India is likely to get help from Japan to improve the facility at Alang-Sosiya ship recycling yard as the Ship Recycling Industries Association (SRIA) of India on Tuesday agreed to the Japanese condition of adhering to the norms of Hong Kong Convention (HKC), 2009, on the ship recycling industry. The decision was taken at a meeting with a high-level delegation from Japan in Alang, which was also attended by officers of Gujarat Maritime board and other departments of the state government. After around four-hour-long deliberations, SRIA agreed to the offer of help from Japan to help improve facilities at Alang-Sosiya yard, the largest ship breaking yard of the world in terms of number of ships being dismantled.
“Japan can help India if India is ready to ratify the Hong Kong Convention. We can help ship recycling industry of India if India cooperates with the global efforts to put into force the Hong Kong Convention,” said Mitsuhiko Ida, deputy director for maritime bureau in the Ministry of Land, Infrastructure, Transport and Tourism of Japan.
Ida was leading the 14-member Japanese delegation comprising government officials, shipping industry representatives and industry experts. The group was on a two-day tour of Alang as part of the high-level talks between India and Japan initiated after Prime Minister Narendra Modi’s visit to Japan in September last year during which he had showed strong commitment to ship recycling industry.
SRIA secretary Nitin Kanakiya, who was leading the deliberations on behalf of recyclers, responded positively to the proposal. “We have no problem in conforming with the HKC. Majority of norms laid down in the HKC are covered in Ship Recycling Code, 2013 of India. But, in return, we expect technological help from Japan for decontamination of ships after they are beached,” Kanakiya said. Presently, decontamination is done manually and success rate, Kanakiya said, was around 95 per cent.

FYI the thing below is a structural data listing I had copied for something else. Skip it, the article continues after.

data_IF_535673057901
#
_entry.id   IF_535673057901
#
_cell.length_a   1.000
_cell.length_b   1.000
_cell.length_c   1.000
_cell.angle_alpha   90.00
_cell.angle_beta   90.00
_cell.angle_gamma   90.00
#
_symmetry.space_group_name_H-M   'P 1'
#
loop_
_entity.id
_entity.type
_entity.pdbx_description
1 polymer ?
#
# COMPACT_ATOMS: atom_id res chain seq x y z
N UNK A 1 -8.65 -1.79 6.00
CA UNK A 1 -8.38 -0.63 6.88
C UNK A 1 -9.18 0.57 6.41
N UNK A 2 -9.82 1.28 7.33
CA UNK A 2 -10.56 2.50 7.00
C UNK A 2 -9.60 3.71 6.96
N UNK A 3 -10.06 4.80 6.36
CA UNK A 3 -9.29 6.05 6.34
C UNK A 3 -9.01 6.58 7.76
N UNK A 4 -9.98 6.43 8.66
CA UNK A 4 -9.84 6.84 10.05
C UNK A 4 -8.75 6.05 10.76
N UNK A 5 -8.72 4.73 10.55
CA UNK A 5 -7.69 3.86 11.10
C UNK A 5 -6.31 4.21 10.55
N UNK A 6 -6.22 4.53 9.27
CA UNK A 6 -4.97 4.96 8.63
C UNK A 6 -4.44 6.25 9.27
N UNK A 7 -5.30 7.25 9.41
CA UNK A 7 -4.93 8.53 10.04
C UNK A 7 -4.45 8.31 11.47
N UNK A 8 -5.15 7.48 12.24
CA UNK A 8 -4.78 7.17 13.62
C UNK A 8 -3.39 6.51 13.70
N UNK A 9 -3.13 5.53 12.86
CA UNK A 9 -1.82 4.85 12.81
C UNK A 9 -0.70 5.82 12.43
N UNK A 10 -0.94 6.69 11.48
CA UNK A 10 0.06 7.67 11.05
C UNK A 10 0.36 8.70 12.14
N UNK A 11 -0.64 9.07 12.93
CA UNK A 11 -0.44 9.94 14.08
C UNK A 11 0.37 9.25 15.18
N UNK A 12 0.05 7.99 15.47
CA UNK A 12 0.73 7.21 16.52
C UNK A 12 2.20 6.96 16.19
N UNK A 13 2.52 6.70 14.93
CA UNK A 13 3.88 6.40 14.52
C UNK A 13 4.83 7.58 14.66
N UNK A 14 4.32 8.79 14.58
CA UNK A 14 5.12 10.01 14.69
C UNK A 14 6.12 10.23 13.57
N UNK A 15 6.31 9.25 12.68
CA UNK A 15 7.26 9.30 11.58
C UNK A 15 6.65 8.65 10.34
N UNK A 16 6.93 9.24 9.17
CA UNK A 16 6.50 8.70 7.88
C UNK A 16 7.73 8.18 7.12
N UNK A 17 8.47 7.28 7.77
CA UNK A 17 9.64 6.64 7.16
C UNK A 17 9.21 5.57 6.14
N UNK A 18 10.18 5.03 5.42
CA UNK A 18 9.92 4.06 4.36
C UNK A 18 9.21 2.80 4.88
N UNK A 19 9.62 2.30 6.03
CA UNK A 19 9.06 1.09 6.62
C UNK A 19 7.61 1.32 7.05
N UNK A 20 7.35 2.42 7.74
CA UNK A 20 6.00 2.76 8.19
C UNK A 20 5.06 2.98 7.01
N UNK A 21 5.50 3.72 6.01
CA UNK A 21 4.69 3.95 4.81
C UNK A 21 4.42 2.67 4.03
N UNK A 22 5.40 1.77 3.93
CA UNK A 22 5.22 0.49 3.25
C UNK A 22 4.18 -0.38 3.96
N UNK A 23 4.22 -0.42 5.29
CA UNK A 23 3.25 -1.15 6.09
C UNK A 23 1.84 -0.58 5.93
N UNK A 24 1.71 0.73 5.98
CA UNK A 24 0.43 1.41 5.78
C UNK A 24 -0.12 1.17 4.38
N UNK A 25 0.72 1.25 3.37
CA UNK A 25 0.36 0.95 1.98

Talking to The Indian Express after the meeting, Ida said the two counties would work out modalities of helping the recycling industry in the coming months. “We can help Alang in areas of safety (of workers) and environment protection. India accounts for around 30 per cent of recycling industry in the world and is also an important player in international shipping industry. On the other hand, Japan is a leader in ship building and ship owning. China and Turkey do not have the capacity to recycle ships after a limit. Therefore, we want recycling to happen in India. But at the same time, we believe the recycling should be done as per HKC. Therefore, we want to help India in getting HKC ratified,” said Ida.
Keiji Tomoda, chairman of Ship Recycling Cub-Committee of the Japanese Ship Owners’ Association, said it wouldbe a great step if India ratifies HKC. “Japanese companies own 2,000 out of the total 3,000 major ships in the world. Most of the Japanese-owned ships go to China for recycling after their life. But we want to sell end-of-the-life ships to India because India offers better prices than China,” Tomoda said.
Source: Indian express. 14 January 2014